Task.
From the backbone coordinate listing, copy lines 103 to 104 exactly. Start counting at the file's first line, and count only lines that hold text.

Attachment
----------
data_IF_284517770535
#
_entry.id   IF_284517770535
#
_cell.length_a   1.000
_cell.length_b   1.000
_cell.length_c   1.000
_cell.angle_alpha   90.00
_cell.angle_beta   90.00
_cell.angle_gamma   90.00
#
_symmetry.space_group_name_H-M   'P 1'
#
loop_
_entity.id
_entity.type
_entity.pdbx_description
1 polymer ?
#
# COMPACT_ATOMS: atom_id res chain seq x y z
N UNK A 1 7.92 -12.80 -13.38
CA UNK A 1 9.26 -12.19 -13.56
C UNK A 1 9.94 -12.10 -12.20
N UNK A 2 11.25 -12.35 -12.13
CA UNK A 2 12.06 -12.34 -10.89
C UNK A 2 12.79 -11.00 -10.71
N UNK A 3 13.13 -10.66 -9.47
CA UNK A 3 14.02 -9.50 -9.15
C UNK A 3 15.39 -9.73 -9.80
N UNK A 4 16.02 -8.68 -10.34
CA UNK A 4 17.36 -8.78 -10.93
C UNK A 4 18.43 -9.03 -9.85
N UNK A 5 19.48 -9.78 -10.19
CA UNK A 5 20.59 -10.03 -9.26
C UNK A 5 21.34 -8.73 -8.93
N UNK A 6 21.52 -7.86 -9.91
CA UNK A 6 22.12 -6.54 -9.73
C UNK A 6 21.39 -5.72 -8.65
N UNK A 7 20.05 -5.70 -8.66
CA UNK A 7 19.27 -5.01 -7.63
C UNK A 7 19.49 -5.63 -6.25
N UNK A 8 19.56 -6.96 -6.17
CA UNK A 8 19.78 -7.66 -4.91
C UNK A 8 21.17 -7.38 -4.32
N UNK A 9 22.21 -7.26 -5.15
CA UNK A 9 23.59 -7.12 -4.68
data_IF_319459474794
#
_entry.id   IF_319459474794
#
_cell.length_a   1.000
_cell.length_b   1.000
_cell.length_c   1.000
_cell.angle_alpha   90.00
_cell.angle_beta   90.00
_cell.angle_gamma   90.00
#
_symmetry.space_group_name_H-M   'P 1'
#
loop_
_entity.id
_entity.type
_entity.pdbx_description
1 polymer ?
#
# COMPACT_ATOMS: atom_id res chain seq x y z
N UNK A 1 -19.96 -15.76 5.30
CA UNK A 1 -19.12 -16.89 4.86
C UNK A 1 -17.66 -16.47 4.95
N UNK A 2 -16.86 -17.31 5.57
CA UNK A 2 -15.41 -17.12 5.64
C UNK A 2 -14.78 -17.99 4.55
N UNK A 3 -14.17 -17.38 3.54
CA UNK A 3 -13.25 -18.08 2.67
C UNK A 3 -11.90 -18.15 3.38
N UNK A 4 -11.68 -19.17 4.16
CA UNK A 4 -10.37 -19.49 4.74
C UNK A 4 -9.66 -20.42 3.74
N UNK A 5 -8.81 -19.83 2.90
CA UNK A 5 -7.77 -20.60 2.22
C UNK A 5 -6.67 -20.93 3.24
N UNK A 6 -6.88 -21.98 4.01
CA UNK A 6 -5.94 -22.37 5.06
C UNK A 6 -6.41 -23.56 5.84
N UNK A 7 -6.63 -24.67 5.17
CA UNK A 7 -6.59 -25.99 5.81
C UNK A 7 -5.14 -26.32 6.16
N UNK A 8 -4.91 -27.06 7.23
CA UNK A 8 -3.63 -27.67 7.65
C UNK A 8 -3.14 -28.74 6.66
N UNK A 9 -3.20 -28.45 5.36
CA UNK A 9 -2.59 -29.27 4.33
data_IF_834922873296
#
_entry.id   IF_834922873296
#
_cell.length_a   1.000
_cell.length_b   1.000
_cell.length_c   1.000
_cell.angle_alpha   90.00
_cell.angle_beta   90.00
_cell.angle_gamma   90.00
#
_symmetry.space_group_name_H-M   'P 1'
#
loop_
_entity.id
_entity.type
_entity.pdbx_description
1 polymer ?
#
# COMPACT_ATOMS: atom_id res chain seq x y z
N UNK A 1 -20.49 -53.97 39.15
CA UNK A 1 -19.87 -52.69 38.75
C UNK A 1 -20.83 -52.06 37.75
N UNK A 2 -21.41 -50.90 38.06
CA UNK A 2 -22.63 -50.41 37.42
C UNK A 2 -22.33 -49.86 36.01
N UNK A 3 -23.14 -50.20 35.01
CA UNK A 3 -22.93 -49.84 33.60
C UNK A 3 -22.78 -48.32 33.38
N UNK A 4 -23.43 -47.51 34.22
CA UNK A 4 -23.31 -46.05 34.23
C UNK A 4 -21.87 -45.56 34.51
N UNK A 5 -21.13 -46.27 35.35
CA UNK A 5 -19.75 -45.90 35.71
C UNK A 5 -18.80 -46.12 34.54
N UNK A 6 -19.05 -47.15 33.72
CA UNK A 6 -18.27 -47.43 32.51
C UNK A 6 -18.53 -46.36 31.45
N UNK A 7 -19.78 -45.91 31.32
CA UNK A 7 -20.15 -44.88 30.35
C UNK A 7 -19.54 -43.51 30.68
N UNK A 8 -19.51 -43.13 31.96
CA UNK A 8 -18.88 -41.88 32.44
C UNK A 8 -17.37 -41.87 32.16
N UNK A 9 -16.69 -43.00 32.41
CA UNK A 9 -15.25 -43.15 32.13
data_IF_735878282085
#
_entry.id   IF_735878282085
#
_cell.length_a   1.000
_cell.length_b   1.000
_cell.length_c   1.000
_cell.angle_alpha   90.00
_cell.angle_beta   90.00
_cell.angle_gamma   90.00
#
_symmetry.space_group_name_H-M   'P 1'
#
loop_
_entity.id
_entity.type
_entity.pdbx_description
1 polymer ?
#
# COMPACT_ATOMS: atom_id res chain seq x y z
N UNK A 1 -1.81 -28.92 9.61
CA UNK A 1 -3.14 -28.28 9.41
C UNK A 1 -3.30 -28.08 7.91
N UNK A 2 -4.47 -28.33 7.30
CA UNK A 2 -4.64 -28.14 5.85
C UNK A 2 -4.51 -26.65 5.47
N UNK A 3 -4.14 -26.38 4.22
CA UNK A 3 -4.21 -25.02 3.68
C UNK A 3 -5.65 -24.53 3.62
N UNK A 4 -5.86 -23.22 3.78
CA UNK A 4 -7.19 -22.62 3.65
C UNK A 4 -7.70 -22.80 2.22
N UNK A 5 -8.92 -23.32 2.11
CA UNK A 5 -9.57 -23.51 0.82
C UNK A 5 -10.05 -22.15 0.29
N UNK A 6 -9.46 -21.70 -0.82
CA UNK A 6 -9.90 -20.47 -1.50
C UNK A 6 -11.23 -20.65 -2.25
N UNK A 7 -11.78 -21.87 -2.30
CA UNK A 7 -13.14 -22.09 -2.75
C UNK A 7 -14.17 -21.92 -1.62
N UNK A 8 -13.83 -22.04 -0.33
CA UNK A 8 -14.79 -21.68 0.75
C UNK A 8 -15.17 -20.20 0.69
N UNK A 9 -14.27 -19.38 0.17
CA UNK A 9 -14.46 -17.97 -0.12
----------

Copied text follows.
#
_symmetry.space_group_name_H-M   'P 1'